New ways to grow and prosper – Connacht Tribune – Galway City Tribune:
Lifestyle – Based in Ballybrit, Galmere produces 13 million servings of food a year, many for well-known Irish retailers and brands. There are also four house brands with products ranging from coleslaw to dahl to lentils. Now Galmere grows basil in Galway all year round for its fresh pesto, as the company’s John Casey tells JUDY MURPHY.
It would take a brave person to suggest that growing basil all year round in Ireland might be a good idea.
Basil, the herb that is normally used in pesto, is primarily associated with Italy, where the warmth and sunlight it loves exist in abundance. Even in summer, the Irish weather can be a challenge for her.
But, under certain conditions, it is possible to grow basil all year round in this country. Galway-based company Galmere Foods started doing this last year in a ‘vertical digital farm’ at its Ballybrit headquarters, where it is now the key ingredient in Pestle + Mortar, their award-winning brand of pesto costs.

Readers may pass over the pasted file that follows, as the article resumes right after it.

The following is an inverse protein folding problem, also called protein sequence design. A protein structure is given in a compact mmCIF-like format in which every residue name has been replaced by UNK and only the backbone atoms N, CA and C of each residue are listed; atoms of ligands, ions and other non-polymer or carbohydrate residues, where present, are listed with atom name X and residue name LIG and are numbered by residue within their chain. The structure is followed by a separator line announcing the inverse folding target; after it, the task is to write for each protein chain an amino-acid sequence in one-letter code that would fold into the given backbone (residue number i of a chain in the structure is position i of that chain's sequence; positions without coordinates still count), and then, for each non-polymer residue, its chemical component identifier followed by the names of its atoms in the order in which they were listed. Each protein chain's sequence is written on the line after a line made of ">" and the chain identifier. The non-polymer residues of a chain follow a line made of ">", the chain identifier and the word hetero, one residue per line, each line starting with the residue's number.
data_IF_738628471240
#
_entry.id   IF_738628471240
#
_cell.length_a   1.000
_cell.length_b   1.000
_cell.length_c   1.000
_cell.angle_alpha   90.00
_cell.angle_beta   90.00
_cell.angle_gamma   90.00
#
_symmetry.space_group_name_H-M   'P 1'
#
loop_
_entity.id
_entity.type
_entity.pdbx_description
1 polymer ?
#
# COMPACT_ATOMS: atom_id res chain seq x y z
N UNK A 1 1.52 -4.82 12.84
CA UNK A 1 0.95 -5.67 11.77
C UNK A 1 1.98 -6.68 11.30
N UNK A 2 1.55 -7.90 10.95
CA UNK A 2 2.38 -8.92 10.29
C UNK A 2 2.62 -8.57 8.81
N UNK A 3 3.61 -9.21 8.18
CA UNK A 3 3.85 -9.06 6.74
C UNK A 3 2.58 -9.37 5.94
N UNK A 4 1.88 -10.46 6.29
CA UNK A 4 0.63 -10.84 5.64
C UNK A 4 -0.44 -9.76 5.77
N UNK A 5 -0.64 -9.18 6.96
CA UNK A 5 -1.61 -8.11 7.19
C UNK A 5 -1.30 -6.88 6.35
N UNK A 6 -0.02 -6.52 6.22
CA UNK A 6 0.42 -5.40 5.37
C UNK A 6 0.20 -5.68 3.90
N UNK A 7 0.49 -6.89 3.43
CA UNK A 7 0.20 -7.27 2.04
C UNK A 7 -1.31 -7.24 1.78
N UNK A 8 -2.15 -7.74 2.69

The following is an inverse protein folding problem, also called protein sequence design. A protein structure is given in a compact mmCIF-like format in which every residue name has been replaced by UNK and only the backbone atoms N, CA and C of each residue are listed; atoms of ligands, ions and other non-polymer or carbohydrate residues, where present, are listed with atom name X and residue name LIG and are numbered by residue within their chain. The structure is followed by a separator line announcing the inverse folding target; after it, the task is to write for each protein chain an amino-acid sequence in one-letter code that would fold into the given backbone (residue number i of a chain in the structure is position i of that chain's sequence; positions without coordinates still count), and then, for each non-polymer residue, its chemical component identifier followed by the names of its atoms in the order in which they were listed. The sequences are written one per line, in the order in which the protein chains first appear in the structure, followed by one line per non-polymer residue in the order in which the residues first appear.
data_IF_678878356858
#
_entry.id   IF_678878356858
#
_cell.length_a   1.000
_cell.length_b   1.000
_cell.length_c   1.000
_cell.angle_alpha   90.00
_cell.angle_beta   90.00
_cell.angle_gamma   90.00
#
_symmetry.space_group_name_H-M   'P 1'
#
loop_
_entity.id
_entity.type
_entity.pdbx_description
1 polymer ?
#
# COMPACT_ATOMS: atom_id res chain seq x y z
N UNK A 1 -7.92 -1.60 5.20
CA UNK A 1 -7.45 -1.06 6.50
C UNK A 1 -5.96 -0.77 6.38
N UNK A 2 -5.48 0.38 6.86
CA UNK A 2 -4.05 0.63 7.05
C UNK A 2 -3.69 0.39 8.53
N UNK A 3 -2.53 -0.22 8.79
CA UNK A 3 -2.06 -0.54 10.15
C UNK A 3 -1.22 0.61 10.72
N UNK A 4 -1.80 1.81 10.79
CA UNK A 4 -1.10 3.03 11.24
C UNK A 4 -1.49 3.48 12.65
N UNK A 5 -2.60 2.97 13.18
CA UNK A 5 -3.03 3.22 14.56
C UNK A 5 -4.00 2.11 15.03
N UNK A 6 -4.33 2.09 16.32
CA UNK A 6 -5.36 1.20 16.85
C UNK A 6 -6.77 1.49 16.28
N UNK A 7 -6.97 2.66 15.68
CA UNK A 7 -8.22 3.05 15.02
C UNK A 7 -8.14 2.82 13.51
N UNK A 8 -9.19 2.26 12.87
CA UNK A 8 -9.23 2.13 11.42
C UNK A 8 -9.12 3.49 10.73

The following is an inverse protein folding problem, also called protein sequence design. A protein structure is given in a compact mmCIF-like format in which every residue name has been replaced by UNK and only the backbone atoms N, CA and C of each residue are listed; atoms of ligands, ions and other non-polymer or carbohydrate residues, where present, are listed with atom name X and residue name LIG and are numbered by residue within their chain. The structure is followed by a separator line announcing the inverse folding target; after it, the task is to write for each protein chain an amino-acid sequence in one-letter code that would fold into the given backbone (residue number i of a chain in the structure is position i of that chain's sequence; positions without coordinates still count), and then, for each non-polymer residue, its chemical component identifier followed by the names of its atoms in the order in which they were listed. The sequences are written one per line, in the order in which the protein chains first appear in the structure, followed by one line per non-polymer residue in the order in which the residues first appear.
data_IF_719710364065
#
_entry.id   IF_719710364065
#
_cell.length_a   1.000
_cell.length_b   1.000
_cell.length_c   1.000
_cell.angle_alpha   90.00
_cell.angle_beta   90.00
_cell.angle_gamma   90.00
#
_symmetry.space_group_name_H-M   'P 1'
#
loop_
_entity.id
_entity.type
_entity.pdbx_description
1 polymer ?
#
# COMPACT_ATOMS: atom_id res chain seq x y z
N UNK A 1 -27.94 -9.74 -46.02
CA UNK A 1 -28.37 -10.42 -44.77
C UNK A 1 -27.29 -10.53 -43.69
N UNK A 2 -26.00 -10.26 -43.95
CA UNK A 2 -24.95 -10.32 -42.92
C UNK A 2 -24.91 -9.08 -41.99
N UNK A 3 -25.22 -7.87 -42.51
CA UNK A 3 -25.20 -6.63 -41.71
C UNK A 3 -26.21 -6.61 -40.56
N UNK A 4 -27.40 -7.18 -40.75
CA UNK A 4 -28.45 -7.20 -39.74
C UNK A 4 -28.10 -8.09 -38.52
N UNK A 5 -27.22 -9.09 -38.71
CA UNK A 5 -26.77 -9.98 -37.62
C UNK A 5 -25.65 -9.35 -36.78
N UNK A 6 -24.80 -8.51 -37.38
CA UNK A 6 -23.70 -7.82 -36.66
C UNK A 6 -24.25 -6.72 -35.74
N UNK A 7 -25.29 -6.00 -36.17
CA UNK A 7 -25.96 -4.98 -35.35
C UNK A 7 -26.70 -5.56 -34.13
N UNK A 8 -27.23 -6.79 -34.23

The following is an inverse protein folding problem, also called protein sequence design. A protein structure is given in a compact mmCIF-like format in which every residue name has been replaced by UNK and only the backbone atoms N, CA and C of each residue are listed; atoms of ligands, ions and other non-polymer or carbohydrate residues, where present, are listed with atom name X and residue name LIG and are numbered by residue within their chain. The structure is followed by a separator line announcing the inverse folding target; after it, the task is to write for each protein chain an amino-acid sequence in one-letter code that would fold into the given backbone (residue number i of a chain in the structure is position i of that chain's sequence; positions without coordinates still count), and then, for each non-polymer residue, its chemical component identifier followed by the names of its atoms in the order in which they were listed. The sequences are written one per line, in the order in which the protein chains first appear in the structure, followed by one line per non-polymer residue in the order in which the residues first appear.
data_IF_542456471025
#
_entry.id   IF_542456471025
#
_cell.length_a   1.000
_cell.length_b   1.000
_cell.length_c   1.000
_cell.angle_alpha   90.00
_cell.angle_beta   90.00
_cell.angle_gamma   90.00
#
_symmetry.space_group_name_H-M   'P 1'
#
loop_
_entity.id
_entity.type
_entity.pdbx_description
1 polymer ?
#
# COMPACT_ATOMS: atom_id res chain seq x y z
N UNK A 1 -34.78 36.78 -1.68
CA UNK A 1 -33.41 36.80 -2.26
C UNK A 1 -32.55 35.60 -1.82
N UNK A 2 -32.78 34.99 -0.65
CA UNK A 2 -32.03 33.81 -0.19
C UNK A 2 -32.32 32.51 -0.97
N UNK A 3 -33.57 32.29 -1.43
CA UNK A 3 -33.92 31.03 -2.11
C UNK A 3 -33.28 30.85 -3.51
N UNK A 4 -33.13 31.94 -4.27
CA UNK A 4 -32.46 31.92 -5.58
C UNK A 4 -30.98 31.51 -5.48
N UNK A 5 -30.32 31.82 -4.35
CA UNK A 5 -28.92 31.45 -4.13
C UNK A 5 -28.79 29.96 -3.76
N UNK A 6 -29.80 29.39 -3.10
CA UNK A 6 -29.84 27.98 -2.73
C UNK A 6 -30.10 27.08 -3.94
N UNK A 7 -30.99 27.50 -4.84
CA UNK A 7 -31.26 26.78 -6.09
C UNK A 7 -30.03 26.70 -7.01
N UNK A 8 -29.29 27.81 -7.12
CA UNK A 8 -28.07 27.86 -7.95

The decision to grow basil here follows extensive research by Galmere, who already make soups, dishes and sauces for well-known Irish brands, retailers and private labels as well as their four own brands.
It’s all done from a 33,000 square foot building in Ballybrit, where 70 people are employed – and a new recruitment drive is underway.
Basil is grown hydroponically under UV lighting, says John Casey who, with business partner Peter Strange, runs Galmere. Hydroponics allows crops to grow directly in nutrient rich water and at Galmere the temperature is also regulated for this sensitive herb.
“We had studied developments in digital agriculture and temperature control,” he explains. “It’s an evolution of growing under glass where, in addition to providing heat and nutrients, you provide UV light. Light in the right color is the key to growing basil. You can adjust it to optimize it for growing plants.
Low-voltage lighting is used, which makes it energy efficient, he adds. And since basil is grown vertically, on stacked trays, “you can grow a lot in a small space”. All this happens in a sealed container with a high level of hygiene, eliminating the need for pesticides.
The result is a fresher and more environmentally friendly basil than the imported herb.
For more, read this week’s Connacht Tribune.
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